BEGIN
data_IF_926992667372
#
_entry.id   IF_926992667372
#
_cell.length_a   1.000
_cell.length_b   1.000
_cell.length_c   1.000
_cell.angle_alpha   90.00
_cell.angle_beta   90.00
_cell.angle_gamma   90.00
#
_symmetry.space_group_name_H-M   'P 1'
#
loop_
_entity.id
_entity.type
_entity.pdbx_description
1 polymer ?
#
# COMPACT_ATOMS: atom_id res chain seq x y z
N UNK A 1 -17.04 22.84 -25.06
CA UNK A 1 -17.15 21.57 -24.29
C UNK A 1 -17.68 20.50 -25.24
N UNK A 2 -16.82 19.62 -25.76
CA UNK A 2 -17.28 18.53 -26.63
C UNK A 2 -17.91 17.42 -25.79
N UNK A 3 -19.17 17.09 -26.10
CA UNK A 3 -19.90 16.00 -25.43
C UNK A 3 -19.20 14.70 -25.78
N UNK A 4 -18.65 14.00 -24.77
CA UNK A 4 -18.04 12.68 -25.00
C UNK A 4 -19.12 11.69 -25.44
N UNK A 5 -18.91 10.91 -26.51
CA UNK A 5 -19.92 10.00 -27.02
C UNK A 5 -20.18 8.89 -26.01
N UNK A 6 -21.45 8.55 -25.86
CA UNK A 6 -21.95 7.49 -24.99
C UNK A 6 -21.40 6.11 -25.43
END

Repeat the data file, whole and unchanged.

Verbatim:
data_IF_926992667372
#
_entry.id   IF_926992667372
#
_cell.length_a   1.000
_cell.length_b   1.000
_cell.length_c   1.000
_cell.angle_alpha   90.00
_cell.angle_beta   90.00
_cell.angle_gamma   90.00
#
_symmetry.space_group_name_H-M   'P 1'
#
loop_
_entity.id
_entity.type
_entity.pdbx_description
1 polymer ?
#
# COMPACT_ATOMS: atom_id res chain seq x y z
N UNK A 1 -17.04 22.84 -25.06
CA UNK A 1 -17.15 21.57 -24.29
C UNK A 1 -17.68 20.50 -25.24
N UNK A 2 -16.82 19.62 -25.76
CA UNK A 2 -17.28 18.53 -26.63
C UNK A 2 -17.91 17.42 -25.79
N UNK A 3 -19.17 17.09 -26.10
CA UNK A 3 -19.90 16.00 -25.43
C UNK A 3 -19.20 14.70 -25.78
N UNK A 4 -18.65 14.00 -24.77
CA UNK A 4 -18.04 12.68 -25.00
C UNK A 4 -19.12 11.69 -25.44
N UNK A 5 -18.91 10.91 -26.51
CA UNK A 5 -19.92 10.00 -27.02
C UNK A 5 -20.18 8.89 -26.01
N UNK A 6 -21.45 8.55 -25.86
CA UNK A 6 -21.95 7.49 -24.99
C UNK A 6 -21.40 6.11 -25.43